In the first episode of Seeso’s Shrink, Dr. David Tracy (Tim Baltz) is hoping to make a fresh start as a licensed therapist after a series of setbacks derailed his planned-for medical career. Upon learning he can become a practicing therapist with 1,920 of patient contact hours, he sets out on a largely improvised journey to succeed in this second-choice career. Its creators, Baltz (Bajillion Dollar Propertie$) and Ted Tremper (The Daily Show), can sympathize with that journey. Five years after Shrink’s original pilot won the “Best Comedy Pilot” at 2012’s New York TV Festival, the finished product has finally landed.
Having done the math, after the many twists and turns en route to its release, Tremper has determined: “Our show is a first-grader.” And after watching the first season, I can assure you: it’s a whip-smart and truly entertaining first-grader, likely one that was read to every night and is a joy to have in class.
The long delay came from changes in personnel at networks, but Tremper and Baltz were lucky to have two steadfast champions as the project evolved: Evan Shapiro and Kelsey Balance, both formerly of Pivot (Shrink’s first home), and now at Shapiro’s Seeso. After getting the rights to the show back, they took it to the new network, where they marveled at and appreciated the freedom with which they were able to explore the feel of the show. Baltz shares, “We had time to incubate [the premise] and think about it, and came back to improvising in a way that uses the emotional capacity of these actors while also playing homage.”
As Tremper puts it, “[Seeso] was on board every step of the way, and it was refreshing to have their insight.” Baltz echoed the support, particularly for one crucial element of the show: “the original [pilot] was completely improvised, and knew we wanted to leave improv to be part of it.” In his words, “from day one, they said ‘we know what you’re trying to do, and we want you to do that.’”
The show is populated heavily with veterans from the Chicago improv scene, as well as actors from Los Angeles who were dedicated to preserving and upholding the at once loose and structured feel of the show; dedicated improv fans will smile to see Tami Sagher, John Lutz, T.J. Jagodowski, and Mary Holland pop up throughout the season. Shrink uses the often unpredictable venue of therapy sessions to create complicated, but funny characters that help David along his journey by challenging his instincts and teaching him important lessons about how he wants to practice.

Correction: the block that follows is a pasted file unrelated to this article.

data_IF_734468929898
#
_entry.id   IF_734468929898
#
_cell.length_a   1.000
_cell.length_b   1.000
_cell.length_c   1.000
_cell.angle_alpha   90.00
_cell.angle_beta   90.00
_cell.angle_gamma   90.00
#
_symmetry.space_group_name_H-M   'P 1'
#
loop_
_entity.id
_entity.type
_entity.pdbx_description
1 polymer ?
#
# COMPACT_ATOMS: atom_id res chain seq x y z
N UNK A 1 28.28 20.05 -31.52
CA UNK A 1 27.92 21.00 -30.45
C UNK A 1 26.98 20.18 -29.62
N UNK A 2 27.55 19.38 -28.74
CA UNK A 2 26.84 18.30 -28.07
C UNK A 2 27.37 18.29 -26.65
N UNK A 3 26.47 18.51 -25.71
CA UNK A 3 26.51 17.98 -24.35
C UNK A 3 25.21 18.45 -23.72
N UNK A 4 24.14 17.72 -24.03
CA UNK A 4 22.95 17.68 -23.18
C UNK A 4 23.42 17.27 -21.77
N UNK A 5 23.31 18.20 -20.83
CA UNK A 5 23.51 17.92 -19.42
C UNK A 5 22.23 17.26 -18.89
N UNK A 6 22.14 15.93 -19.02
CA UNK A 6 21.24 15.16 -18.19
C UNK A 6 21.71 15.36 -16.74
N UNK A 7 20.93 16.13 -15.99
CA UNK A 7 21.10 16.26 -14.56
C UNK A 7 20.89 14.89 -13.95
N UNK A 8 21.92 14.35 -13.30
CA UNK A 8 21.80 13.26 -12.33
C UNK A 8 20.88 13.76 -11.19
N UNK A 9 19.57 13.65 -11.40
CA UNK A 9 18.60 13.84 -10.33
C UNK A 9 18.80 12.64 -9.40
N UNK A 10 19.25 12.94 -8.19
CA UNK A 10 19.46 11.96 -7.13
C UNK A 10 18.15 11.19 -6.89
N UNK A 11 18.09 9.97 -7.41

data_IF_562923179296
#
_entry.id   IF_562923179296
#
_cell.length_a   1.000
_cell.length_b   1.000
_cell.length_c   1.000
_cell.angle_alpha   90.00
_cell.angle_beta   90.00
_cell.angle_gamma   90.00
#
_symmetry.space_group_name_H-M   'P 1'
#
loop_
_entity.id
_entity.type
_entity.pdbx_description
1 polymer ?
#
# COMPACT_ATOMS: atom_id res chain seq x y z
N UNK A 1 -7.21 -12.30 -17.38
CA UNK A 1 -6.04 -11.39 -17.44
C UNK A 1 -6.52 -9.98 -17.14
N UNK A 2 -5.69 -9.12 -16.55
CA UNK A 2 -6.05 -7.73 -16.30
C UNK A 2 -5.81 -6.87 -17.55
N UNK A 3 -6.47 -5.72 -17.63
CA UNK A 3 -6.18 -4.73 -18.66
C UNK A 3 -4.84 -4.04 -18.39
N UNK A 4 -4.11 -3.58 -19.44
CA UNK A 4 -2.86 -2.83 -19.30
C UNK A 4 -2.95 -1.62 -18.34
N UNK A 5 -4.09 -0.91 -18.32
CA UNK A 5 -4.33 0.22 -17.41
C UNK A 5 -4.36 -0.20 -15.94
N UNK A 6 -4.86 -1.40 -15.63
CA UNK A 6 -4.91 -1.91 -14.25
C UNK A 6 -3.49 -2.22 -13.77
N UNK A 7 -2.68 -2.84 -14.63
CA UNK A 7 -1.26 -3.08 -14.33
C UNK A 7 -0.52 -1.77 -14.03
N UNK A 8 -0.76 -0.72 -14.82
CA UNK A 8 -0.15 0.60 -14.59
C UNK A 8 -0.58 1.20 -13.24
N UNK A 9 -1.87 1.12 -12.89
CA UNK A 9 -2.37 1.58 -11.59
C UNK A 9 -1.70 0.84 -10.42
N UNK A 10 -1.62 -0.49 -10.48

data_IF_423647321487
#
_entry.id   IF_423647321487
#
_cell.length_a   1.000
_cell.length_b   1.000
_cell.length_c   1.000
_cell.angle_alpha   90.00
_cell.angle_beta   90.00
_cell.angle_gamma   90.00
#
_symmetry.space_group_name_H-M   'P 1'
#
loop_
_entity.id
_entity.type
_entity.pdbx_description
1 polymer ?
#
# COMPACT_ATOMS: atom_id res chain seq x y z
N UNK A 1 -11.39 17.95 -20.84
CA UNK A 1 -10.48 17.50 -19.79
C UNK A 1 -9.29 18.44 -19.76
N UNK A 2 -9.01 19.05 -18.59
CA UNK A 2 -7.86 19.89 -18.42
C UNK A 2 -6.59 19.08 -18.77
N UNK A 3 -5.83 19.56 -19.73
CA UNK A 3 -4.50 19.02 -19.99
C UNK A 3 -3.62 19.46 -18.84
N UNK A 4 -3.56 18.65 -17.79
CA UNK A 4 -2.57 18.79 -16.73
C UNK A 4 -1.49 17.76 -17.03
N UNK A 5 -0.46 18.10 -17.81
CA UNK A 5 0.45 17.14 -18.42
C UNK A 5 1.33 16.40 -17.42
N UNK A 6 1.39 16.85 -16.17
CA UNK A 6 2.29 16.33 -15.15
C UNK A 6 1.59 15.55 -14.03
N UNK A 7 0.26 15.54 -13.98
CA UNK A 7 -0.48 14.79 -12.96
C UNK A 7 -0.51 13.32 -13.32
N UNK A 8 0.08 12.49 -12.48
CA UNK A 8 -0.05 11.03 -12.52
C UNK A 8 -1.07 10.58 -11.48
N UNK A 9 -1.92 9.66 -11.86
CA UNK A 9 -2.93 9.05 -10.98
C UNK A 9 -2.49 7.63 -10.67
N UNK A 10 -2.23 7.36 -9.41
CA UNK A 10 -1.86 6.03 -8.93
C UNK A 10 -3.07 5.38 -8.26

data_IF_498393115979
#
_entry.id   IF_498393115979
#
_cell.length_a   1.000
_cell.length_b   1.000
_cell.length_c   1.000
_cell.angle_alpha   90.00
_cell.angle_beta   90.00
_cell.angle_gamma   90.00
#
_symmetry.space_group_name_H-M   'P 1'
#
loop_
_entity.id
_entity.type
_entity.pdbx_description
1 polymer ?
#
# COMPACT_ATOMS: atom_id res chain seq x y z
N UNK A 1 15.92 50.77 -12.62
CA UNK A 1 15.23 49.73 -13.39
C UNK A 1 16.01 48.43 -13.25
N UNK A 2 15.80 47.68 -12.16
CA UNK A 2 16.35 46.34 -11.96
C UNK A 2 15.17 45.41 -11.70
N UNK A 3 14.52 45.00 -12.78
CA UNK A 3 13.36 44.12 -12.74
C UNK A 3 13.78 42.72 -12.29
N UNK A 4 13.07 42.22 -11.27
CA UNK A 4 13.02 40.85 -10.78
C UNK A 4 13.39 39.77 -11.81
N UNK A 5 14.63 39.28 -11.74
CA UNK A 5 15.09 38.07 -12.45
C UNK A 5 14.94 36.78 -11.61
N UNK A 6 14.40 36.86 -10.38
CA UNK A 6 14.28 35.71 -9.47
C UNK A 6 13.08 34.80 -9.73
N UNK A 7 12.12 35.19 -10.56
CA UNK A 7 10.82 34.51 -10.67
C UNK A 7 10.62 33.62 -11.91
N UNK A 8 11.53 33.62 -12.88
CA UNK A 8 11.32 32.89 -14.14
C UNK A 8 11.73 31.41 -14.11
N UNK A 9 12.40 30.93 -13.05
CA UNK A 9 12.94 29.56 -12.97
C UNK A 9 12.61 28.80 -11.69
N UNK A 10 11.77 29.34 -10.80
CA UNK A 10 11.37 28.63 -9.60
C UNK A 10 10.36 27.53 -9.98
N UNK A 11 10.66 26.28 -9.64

A memorable early episode shows him assigning clients “letters” to write to people in their lives, without stipulating that they shouldn’t be sent or shared with their named recipients; the largely improvised results are both hilarious and essential to David’s growth as their caregiver. But just as these larger strategic moments of improv advance the budding therapist’s development, far smaller improvised moments – like David’s oddly, but lovingly contentious relationship with his supervising therapist (Sue Gillan)’s secretary Bernadette (Claudia Michelle Wallace), or a scene between David and his mother, Renetta (Meagen Fay), as she struggles to adjust her seat after a “session” in the car – make the predicaments seem all the more real. The final three episodes take a significant tonal shift, but one that feels authentic to its characters – and one that leaves you fulfilled, if hungry for more, by the season’s conclusion.
Although therapy arrives in David’s life as a second choice, it was a deliberate first choice for Baltz and Tremper as a premise for the show. Why? To Tremper, [T]herapy is one of the only places in Western society where we’re encouraged to be ourselves and be honest. [We loved the idea of] having him live inside a character that is always trying his best and facing people that have real problems, and in some cases are true of the cast members. People being vulnerable, and being honest. When you’re being honest, it’s a different quality of laughter that therapy certainly opens the door to.
Further, Baltz believes that the path David takes to practicing therapy is more common than many of us acknowledge:
“[Shrink is] focused on David as a character and how this is affecting this family. He was an altruistic person who wanted to be a doctor for that reason, step out of the blue collar situation he was in. It blows up in his face, with so much debt. You have to have a plan B, you have to be creative, you have to improvise. You have to commit to a backup plan – that we zeroed in on early.”
Shrink is a quietly hilarious debut from this first-time show creator pair, made fulfilling with laugh-out-loud moments and sweetly emotional scenes. It’s eight-episode first season landed on Seeso on Thursday, March 16th.